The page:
Atlantic Crossing Day 16
The sun is setting abaft the starboard quarter, the sapphire sky burning at the horizon. Deep azure blue set ablaze by yellows and pinks, then fading to purple and finally molten crimson. Soft shadows cast by the shrouds and ratlín’s crawl across the deck and creep over the doghouses and grilles giving emotive dimension to the archaic lines of the ship. Looking off the beam, the horizon rises and falls over the gun again and again. Smells of sun baked teak oil and Spanish cooking fill the cooling air. We’ve had some rough days as of late but this isn’t one of them. The sea has calmed and our rolling is a gentle sway, so much so that we were able to have a man overboard drill and everyone is well rested. We are nearing the end of our journey across the sea and the crew is absolutely vibrant. The excitement to return to their home country is evident on their faces.
As is normal for me on El Galeon, this being my third year as the Ship’s Carpenter, I am covered head to toe in sawdust, teak oil, cuts and scrapes. I suppose I have the best job on the ship, getting to work on such a beautiful vessel and lend my hard earned skills to improve and maintain her bygone-era grace is a true joy. I have nicknamed the ship “Luci”, short for “El Galeon Andalucia” and she is a true lady. Out here, in the middle of the Atlantic, everything we do is for her. She holds us, cradles us like her babes, rocks us to sleep, keeps us safe from the abyss, and strengthens our little nautical family that has formed on her.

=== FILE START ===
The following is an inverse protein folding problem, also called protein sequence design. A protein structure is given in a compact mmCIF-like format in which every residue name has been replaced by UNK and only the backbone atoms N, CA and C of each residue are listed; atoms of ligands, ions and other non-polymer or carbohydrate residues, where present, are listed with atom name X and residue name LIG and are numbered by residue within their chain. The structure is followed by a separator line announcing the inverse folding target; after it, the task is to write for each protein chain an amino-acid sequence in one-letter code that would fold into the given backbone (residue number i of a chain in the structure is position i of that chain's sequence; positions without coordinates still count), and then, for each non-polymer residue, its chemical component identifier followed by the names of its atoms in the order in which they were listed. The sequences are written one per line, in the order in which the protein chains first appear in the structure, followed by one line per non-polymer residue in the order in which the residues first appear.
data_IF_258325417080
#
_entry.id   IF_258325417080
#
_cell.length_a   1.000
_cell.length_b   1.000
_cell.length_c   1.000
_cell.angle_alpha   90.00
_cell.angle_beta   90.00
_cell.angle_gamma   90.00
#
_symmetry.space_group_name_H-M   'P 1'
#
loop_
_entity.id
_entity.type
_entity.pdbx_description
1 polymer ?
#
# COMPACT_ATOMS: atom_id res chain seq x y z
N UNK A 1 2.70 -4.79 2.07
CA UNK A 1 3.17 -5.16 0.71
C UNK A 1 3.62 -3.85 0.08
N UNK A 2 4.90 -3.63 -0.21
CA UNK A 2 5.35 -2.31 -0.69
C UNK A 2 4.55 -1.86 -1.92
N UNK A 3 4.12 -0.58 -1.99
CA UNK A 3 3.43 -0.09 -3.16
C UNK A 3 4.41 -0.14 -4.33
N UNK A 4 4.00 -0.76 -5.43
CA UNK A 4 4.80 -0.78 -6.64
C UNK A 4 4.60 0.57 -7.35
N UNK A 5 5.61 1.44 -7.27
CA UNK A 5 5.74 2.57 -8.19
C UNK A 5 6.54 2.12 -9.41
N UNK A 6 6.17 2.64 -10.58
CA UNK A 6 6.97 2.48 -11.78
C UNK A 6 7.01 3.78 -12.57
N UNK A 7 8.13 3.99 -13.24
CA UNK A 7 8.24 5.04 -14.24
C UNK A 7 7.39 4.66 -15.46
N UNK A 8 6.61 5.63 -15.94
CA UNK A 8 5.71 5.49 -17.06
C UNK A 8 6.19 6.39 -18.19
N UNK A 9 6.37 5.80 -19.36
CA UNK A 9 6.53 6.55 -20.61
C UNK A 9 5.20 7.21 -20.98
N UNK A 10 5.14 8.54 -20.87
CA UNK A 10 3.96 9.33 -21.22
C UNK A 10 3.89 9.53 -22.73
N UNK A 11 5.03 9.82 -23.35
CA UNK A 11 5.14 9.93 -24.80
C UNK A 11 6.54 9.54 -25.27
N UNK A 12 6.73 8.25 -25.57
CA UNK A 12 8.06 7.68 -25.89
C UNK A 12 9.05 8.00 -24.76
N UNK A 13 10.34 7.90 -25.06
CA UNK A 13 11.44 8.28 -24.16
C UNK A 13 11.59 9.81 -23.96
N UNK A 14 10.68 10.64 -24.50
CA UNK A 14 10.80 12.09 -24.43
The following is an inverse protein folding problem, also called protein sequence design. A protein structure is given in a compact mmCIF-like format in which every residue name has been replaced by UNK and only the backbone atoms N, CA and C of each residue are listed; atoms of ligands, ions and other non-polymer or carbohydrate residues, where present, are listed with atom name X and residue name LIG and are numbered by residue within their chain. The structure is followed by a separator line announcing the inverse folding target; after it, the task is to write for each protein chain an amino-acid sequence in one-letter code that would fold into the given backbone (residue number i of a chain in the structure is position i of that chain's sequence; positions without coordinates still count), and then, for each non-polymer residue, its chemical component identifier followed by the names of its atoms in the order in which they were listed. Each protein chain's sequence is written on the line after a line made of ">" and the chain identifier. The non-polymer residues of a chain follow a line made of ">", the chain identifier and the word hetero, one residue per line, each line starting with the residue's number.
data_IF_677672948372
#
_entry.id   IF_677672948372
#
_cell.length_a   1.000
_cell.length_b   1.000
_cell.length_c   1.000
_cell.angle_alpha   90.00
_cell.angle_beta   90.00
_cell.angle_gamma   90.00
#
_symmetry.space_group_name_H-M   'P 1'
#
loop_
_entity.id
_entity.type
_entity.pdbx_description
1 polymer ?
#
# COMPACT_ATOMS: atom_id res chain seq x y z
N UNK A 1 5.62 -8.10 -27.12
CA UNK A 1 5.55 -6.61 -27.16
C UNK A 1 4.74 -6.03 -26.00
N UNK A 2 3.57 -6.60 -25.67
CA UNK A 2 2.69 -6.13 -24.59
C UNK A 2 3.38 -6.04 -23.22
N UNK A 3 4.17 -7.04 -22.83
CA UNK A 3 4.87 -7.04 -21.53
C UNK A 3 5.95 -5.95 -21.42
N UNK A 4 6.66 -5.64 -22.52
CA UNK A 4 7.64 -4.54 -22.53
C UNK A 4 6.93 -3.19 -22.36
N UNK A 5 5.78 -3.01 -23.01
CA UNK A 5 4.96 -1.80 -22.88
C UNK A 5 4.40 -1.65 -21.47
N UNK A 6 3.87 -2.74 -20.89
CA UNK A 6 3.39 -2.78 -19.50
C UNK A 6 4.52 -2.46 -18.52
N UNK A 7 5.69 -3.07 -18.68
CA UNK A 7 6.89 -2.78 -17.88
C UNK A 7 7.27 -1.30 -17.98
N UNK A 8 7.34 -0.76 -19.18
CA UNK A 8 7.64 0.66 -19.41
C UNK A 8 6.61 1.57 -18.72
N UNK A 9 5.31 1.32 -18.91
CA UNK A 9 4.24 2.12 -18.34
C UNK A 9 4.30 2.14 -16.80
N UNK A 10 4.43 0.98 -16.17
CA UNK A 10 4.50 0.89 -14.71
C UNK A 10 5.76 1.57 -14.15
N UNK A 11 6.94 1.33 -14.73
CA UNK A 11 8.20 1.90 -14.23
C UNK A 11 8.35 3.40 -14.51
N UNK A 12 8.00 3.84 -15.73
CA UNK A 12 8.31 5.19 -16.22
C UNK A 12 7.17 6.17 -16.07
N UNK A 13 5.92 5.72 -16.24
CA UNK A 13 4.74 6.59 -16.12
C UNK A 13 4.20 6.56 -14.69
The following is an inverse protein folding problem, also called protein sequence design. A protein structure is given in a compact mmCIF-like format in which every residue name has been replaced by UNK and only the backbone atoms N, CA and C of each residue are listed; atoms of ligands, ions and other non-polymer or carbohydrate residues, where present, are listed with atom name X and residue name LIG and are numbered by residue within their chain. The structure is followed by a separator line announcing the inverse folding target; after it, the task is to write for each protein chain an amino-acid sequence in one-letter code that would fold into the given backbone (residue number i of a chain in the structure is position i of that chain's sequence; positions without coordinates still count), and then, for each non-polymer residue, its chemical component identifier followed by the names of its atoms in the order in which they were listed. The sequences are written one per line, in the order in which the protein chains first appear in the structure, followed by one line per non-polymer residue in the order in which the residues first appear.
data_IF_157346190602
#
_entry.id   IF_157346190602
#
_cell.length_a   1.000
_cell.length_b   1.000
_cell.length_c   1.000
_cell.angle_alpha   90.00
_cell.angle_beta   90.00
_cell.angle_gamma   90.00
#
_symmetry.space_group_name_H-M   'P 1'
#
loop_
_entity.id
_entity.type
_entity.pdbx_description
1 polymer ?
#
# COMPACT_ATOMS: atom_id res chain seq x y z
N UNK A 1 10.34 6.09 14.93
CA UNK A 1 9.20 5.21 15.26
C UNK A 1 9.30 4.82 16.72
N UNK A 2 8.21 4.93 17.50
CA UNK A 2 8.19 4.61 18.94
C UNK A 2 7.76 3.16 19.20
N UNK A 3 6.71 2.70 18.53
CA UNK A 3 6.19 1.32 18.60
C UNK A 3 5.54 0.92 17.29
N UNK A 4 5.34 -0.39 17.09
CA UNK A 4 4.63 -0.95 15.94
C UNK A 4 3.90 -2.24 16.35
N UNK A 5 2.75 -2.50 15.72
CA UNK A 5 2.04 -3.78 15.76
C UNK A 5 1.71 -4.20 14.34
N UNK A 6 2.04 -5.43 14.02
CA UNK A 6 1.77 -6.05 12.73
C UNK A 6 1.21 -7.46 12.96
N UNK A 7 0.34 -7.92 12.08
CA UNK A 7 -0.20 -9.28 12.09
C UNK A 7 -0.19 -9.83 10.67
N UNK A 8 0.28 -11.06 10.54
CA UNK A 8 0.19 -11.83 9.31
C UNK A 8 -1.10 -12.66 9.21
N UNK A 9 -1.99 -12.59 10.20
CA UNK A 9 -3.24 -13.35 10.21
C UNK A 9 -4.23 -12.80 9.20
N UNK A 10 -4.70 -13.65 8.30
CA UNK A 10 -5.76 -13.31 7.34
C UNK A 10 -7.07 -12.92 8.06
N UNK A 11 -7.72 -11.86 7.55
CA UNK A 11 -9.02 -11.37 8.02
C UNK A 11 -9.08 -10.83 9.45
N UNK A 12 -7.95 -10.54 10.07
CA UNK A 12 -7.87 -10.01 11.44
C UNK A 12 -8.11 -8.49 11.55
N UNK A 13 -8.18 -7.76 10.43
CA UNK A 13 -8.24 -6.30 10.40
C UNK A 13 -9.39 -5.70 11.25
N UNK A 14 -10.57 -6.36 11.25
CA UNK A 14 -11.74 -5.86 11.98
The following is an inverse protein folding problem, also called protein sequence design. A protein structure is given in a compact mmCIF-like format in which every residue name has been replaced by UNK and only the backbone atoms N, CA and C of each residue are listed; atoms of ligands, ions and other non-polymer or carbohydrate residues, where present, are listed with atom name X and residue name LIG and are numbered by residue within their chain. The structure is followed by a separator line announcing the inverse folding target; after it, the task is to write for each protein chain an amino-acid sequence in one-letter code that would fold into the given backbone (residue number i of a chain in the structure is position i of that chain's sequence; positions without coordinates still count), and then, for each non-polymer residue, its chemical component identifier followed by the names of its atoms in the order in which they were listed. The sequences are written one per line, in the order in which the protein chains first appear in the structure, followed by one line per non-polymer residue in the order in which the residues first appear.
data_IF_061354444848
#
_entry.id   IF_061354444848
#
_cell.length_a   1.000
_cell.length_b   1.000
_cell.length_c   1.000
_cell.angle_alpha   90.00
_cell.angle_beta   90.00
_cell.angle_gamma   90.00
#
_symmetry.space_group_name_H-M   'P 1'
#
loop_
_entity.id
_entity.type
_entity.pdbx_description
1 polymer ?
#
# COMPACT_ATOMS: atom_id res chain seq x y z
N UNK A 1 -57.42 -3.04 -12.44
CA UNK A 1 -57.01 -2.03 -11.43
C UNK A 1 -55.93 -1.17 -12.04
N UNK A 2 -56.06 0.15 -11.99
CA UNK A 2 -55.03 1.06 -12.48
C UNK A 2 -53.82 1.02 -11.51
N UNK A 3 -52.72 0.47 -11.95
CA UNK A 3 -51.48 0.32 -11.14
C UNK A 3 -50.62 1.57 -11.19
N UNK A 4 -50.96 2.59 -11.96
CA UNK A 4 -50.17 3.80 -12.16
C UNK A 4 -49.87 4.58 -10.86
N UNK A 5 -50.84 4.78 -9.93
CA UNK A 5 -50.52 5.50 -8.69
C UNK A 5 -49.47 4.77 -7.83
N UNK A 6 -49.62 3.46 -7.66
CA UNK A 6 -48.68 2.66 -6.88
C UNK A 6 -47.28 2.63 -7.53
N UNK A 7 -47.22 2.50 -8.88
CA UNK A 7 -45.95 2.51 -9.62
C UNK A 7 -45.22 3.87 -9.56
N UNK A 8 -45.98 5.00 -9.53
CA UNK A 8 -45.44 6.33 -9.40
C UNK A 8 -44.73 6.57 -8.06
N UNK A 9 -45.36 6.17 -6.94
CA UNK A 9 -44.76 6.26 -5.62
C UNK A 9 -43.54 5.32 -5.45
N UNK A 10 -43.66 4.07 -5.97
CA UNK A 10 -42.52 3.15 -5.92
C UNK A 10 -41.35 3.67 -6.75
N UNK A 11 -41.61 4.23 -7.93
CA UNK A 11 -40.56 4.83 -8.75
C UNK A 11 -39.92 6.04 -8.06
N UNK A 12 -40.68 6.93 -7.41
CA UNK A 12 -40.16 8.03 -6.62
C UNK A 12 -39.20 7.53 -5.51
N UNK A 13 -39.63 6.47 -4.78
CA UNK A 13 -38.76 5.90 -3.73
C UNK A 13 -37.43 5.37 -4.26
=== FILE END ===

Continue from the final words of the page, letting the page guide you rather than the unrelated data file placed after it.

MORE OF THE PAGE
At night the stars dance with the masts swinging back and forth like the pendulum from a gargantuan grandfather clock keeping time with the sea. The monolithic stern castle cuts its gothic silhouette against the stellar sky and, oh, what a view it is! There are more stars than the sky can hold, some of them spilling down into the water below in the form of bioluminescence glittering and sparkling in our wake. I enjoy the night watches. To me, there is just something more authentic about it, more majestic. The last little sliver of moon shines on the water and lines the ink-black sea with silver, creating the effect of silk rippling in a breeze. Manning the helm of this ship out on deck and under that ethereal sky is truly time travel.
I am sad the the journey is almost over but am very excited to see Spain, see my old friends from when I first joined El Galeon, and help build the new ship, the Santa Maria. For now, however, I will go sit by the bowsprit, on the cutwater, and gaze at the inviting horizon, wondering at what’s beyond it.
Wyll Dykstra, Ship’s Carpenter